Another intriguing opportunity facing utility companies is the possibility of putting federal funding dollars from the American Rescue Plan and Infrastructure Bill (ARP) toward broadband projects.

Broadband is the transmission of wide-bandwidth data through a high-speed internet connection, either wireline or wireless. Municipalities that are running or hoping to run their own internet service provider (ISP) should think about broadband-related business models such as:

  • Public ownership and operation: In this business model, a government may own and operate broadband utility for supplying its own needs for utility service, or for supplying utility service to private consumers or both. It may construct all facilities reasonably needed for that purpose and may acquire any existing utility properties so needed.
  • Open access public ownership: This option (where the municipality owns the infrastructure) is available to public entities with two or more service providers that want to compete for the citizens, businesses and government facilities of this jurisdiction.
  • Public Private Partnership: In this case, the government or public entity works with a private broadband business to provide services through a custom arrangement negotiated between the entities. The public entity has the leverage in this instance and can use it to entice the private entity.
  • Private with public permission or support: In some cases, a good relationship exists between the private supplier and public entity, but the public entity has no desire or capacity to own or provide service. Or sometimes the public entity only wants to provide service to its own facilities and can get excellent terms with some subsidy of the private entity.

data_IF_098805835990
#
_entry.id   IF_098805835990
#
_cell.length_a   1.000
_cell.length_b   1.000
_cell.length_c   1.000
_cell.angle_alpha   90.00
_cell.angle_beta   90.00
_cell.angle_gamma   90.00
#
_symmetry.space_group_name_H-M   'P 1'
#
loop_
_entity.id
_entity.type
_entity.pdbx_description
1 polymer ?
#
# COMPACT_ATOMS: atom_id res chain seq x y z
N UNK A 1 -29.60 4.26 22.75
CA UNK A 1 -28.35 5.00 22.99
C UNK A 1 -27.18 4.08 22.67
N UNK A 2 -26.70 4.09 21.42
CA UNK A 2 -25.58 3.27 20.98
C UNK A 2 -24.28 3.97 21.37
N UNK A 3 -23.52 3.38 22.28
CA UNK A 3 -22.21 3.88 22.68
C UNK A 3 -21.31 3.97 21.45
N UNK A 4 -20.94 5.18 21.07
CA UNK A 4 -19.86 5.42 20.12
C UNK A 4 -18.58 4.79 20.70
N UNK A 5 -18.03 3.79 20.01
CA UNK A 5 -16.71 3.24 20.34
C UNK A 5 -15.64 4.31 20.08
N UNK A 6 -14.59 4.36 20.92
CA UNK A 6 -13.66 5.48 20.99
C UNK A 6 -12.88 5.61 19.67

• Private: This covers much of municipal situations that are rural. The Incumbent Local Exchange Carrier (ILEC) gets Universal Service Fund (USF) subsidies but only builds what is bare minimum to pass the “sniff” test for universal service.

These business models vary between who owns, operates and delivers the services – and each of those elements comes with its own advantages. In fact, we believe that infrastructure ownership is almost always the best option for municipalities. It allows the utility or municipality to be a price maker, rather than a price taker. It also allows the entity to have more leverage, more access to subsidies and more control over its future (including the option to change business models).

Of course, there are also inherent challenges with broadband deployment, including with the various methods for deployment.

The different ways of designing, constructing and installing fiber optics for broadband projects all come with their own challenges. For instance, when deciding whether to install aerially or underground, entities must weigh how underground can create issues with restoration or care of private property, while aerial deployment can create issues with other utility companies and FCC regulators. In either case, proper installation, identification and testing of fiber optic cabling is essential when deploying and servicing infrastructure.

Additionally, when it comes to broadband project reporting, utilities must keep their mix of defining cost, quality and schedule considerations in balance in order to ensure project success.

To learn more about how Baker Tilly can assist utilities or municipalities with their ESG initiatives or broadband projects, or to discuss your specific situation, contact our team.

Scott A. Miller
Partner
Susan Borries Reed
Managing Director
James F. Yockey
Director